Classic coastal couloir in a wild setting

Statistics

6 - 7

hrs

1,247

m

1,247

m

51

max┬░

Difficulty

FATMAP difficulty grade

Severe

Description

The name of this line speaks for itself.

A coastal ski mountaineering classic, Million Dollar Couloir requires significant glacier travel, route finding, fitness and steep skiing ability.

It is a very rewarding descent in a beautiful, rugged location.

The trailhead is located on the North side of Duffey Lake Road, approximately 30km East of Pemberton, BC.

After the initial service road slog you will be ascending the Ottoman slide path.

This is a well defined avalanche path and should only be crossed in stable conditions.

Once you exit the tree line and head up towards the Armchair Glacier there are numerous avalanche prone slopes, including a moraine feature.

The Armchair glacier itself is relatively low angle and you have many ascent options, the simplest of which is to punch straight up the centre.

As you approach the col between the Armchair and North Cayoosh glaciers you will have to cross a steep slope.

This feature can be very firm and may require ski crampons. After a short ski down the right flank of the North Glacier you will see the ridge.

Boot crampons will likely be required to safely traverse the ridge, which is roughly 50m long.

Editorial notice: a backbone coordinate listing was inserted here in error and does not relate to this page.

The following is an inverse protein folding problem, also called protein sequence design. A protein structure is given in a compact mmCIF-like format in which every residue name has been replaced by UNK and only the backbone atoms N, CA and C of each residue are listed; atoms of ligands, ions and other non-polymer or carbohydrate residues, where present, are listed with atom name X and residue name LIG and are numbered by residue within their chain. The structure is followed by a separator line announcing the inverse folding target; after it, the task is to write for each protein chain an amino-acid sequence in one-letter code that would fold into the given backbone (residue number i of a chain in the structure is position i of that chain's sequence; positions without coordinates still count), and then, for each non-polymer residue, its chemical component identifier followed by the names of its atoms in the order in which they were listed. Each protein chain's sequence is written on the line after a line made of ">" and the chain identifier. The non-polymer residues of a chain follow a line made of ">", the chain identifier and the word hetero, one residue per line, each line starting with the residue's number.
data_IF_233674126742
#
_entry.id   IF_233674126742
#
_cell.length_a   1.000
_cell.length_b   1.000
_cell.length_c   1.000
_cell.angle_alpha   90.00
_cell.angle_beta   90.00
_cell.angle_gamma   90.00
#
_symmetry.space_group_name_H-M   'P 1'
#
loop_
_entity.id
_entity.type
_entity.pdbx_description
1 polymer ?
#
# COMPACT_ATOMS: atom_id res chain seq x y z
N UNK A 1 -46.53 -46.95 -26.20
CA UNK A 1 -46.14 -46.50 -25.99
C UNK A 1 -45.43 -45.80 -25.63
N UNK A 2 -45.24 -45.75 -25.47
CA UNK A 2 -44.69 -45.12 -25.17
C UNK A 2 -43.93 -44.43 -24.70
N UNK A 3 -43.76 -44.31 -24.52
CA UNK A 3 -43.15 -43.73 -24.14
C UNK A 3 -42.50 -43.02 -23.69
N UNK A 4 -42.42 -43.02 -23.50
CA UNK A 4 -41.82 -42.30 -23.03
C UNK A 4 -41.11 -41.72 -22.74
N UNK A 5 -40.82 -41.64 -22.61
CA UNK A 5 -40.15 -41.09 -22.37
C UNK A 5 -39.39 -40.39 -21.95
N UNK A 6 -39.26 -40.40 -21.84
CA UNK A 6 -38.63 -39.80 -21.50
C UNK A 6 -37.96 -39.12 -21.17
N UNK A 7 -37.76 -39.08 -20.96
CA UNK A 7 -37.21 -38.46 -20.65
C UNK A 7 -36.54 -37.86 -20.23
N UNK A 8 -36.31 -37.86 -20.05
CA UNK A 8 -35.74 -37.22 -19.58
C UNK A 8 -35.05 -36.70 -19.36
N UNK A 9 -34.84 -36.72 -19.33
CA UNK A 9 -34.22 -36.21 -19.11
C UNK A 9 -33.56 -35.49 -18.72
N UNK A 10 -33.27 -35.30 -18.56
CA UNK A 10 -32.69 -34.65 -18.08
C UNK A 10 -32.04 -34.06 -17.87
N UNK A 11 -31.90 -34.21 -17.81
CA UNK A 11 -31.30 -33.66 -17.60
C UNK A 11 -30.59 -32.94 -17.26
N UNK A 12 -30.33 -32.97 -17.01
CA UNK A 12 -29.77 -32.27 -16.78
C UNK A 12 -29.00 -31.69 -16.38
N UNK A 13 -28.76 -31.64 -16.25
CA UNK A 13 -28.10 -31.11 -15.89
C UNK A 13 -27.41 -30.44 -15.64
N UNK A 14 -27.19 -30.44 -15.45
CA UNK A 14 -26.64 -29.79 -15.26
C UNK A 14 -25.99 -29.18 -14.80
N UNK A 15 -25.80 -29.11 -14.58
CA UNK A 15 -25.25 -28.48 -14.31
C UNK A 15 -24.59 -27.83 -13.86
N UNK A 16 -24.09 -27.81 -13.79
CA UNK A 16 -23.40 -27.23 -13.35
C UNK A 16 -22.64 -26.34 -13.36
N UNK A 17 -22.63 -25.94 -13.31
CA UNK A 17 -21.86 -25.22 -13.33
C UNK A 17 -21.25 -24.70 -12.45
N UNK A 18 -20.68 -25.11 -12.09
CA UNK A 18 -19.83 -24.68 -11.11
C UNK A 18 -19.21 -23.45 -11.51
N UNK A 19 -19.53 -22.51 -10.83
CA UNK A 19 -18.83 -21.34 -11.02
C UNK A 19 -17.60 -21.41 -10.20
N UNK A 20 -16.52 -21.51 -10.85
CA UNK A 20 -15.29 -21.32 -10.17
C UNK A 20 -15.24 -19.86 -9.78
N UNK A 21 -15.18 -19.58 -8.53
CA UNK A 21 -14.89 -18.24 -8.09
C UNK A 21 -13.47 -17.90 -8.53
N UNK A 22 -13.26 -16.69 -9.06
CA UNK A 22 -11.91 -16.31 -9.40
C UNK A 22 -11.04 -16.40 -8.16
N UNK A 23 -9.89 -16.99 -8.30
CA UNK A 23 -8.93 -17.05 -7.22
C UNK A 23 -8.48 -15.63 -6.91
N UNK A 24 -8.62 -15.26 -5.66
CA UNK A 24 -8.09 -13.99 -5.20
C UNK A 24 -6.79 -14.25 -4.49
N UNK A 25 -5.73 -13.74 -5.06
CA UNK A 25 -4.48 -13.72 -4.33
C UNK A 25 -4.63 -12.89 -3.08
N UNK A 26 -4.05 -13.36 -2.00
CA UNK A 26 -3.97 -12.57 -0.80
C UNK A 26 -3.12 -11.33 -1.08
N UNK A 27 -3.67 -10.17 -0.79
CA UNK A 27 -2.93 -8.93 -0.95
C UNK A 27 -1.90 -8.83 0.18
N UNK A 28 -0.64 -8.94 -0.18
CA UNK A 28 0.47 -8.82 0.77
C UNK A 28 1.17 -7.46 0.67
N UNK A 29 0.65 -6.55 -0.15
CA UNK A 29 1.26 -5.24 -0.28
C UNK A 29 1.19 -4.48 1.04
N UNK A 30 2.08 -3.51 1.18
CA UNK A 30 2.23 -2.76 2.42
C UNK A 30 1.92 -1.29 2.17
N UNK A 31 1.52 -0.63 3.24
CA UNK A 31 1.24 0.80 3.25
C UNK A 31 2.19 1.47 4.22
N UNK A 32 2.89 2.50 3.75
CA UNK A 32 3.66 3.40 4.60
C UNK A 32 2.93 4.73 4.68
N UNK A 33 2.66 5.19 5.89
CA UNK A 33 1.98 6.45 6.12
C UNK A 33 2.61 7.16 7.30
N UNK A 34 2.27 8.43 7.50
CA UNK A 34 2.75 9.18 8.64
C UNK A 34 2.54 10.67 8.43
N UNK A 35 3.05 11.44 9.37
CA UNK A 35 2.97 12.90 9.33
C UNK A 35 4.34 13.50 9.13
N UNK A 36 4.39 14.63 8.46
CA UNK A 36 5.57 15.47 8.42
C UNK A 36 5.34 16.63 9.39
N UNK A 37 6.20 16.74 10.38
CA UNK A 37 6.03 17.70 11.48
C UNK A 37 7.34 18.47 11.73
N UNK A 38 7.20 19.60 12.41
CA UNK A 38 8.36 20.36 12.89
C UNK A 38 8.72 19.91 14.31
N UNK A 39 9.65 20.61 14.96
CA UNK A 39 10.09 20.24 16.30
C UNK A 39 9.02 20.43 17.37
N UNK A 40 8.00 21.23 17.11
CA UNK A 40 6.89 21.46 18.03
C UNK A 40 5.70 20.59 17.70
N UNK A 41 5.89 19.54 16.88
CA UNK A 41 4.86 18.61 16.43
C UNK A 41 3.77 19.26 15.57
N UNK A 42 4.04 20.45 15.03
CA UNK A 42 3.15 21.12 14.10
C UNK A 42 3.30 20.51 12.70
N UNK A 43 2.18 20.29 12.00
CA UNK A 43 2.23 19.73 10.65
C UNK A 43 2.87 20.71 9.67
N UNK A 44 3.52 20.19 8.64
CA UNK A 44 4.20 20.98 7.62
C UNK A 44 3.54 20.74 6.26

You may also wish to protect yourself by roping up depending on the snow conditions.

The couloir itself is over 40 degrees in places and the entrance slope is prone to wind loading.

The skiing is incredible, with a 600m descent that funnels you down through the couloir and out into the valley below.

Looking up at the tracks you just made with the back drop of the jagged, broken North Cayoosh Glacier alongside will surely make the challenging ascent feel more than worth the effort. Whilst exiting the drainage down towards Cayoosh creek and back to the road, you will still be exposed to significant overhead hazard.

The steep 'Rock n Roll' chutes above on your left hand side are well defined avalanche paths and should only be passed in stable conditions.

Once back on the service road you can simply re-trace your skin track back to the highway.

Note; Despite the exposure of the ski line itself being fairly limited, I have classified the route as 'High Exposure' due to the consequences of a fall during the final ridge traverse.